The curious tangent, to
me, about this question is what else does my brain do so expediently without my
conscious knowledge and how does that operation affect my life and in
particular my choices and my general outlook? I know that my brain is probably
making many, many choices and judgments (thousands perhaps) every second and
minute of every day. I suppose this is the task of the subconscious or even the
preconscious. But I can't help but think that those basic decisions percolate
up to the surface and form more complex traits and characteristics. For
example, I can be highly critical with negative overtones. Why is that? Why am
I not more relaxed and laissez-faire? Even as I sit and think about what’s
happened in my life over the last few months I know that I'm maximizing or at least magnifying the critical aspects – or perhaps more honestly magnifying the
criticality of my views of the events as opposed to the events alone – while
minimizing or not even seeing the more positive ones.
I’m confident that this function of my brain is essential to keeping me alive –
not only by telling my heart to beat and my lungs to breath, but by making sure
I don’t try to inspect the undercarriage of a moving bus or try to fly off an
ocean cliff. But I can't help but think that this autocorrect feature is also
keeping me from enjoying more of life. From seeing more beauty in things and
situations and people that I nonchalantly judge, categorize, shelve, and
ignore. I can only be so “meta” about myself. That’s the nature of
auto-evaluation. We view biases with a biased telemetry system so we are mostly
blind to biased thoughts and actions. It’s like I'm chasing my own tail. Every
once and a while I catch a glimpse of it in my periphery but I will try
vigorously at times to catch it, but what I'm seeing and chasing is only the tip something much bigger I cannot clearly see.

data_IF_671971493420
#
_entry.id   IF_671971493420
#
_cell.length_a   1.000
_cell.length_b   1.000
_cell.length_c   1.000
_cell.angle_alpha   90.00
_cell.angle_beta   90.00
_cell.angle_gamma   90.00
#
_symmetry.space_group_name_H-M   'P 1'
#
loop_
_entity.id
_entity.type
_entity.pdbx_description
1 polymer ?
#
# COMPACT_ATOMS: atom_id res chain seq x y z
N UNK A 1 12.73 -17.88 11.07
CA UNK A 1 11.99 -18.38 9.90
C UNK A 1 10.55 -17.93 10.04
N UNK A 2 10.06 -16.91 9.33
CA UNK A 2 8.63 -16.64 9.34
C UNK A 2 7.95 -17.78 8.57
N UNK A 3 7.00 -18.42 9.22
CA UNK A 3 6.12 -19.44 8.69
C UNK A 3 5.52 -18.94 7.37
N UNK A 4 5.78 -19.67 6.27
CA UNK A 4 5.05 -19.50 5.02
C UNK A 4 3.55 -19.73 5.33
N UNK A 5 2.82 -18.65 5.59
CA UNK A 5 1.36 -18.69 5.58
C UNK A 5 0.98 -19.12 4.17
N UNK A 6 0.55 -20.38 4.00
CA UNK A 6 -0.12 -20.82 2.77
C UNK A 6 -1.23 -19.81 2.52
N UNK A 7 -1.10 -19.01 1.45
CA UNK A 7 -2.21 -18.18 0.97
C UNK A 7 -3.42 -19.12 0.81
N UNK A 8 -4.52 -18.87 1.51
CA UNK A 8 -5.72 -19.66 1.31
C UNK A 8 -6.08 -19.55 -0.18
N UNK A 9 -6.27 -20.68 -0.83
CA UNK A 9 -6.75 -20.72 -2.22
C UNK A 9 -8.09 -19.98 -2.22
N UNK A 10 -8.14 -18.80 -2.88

When learning a new art one of the first things people often do is look to more experienced artists for inspiration. Part of the learning process involves deconstructing the works of these artists to gain some kind of insight into why they did what they did. Part of this process involves the examination of brush strokes, knife marks, or lighting setups, etc. We look at the artifacts of whatever the tool that the artist used create the work as we try to gain some insight into the process. Part of what we are looking for is technique. The other, and more important part, is the motivation behind the choice of the tool and how it was used. I think it's a natural part of the learning process. But in some regards it's like throwing a piano over a cliff to learn something about music. I've been asked many times how I went about making a particular photograph. I'm a pragmatic man and I have a difficult time with unnecessary flourish. I prefer to give simple, sometimes cryptic explanations and let the asker figure out some of the information for themself. I'm a big fan of struggling a little to learn as opposed to having answers readily handed out. I prefer to teach people how to fish rather than simply hand them a fish. My reasoning is that somehow they will value the information a little more and gain a little more if they have to work for it. Also I think that chewing on something for awhile can lead to a more intimate understanding of whatever is being learned. The problem I encounter with this, though, is that sometimes I come across like a jerk when I'm really trying to help. Given this I'd like to outline my very basic philosophy when it comes to how I make photographs. First I'll give the short answer (the one I normally only give) then I'll explain it a little.